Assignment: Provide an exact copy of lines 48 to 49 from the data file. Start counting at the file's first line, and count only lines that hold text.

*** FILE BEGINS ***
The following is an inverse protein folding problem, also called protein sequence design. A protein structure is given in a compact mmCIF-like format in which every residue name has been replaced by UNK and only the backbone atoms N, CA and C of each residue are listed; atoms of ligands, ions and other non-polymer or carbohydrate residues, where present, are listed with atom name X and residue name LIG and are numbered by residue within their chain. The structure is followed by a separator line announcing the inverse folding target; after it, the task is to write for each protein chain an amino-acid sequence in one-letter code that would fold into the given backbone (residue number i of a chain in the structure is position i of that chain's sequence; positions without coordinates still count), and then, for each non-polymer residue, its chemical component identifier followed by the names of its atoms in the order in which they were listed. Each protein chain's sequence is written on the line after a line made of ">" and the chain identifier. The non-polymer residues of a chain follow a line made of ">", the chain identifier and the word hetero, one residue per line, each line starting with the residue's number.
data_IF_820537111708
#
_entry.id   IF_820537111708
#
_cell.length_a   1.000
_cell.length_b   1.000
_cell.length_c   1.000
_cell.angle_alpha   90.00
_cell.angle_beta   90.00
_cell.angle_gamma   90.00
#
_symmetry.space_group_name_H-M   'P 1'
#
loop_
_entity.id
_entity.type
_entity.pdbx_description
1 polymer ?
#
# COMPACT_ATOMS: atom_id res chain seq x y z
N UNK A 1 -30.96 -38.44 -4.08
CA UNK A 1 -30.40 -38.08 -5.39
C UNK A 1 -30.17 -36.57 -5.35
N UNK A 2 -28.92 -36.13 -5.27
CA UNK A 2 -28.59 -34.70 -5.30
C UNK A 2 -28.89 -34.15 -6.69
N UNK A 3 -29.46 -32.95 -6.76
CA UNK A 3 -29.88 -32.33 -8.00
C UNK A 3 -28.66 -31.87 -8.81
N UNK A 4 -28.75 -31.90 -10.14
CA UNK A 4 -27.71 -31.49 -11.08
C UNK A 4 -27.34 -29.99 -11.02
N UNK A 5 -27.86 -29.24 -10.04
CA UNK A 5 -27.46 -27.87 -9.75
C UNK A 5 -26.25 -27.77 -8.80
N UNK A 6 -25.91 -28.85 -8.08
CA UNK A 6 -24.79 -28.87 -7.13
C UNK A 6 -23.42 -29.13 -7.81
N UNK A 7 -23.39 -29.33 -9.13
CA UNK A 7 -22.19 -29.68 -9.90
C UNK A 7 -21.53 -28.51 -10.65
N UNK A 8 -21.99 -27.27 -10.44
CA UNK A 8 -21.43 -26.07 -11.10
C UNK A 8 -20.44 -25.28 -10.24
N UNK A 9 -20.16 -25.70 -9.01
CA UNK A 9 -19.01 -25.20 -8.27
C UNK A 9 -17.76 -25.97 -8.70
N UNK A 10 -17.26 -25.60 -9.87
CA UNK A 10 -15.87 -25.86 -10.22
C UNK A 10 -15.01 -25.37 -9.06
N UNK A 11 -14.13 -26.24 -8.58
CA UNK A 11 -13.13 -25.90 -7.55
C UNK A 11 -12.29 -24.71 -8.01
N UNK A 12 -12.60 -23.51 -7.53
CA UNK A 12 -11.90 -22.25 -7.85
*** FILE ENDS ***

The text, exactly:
C UNK A 9 -17.76 -25.97 -8.70
N UNK A 10 -17.26 -25.60 -9.87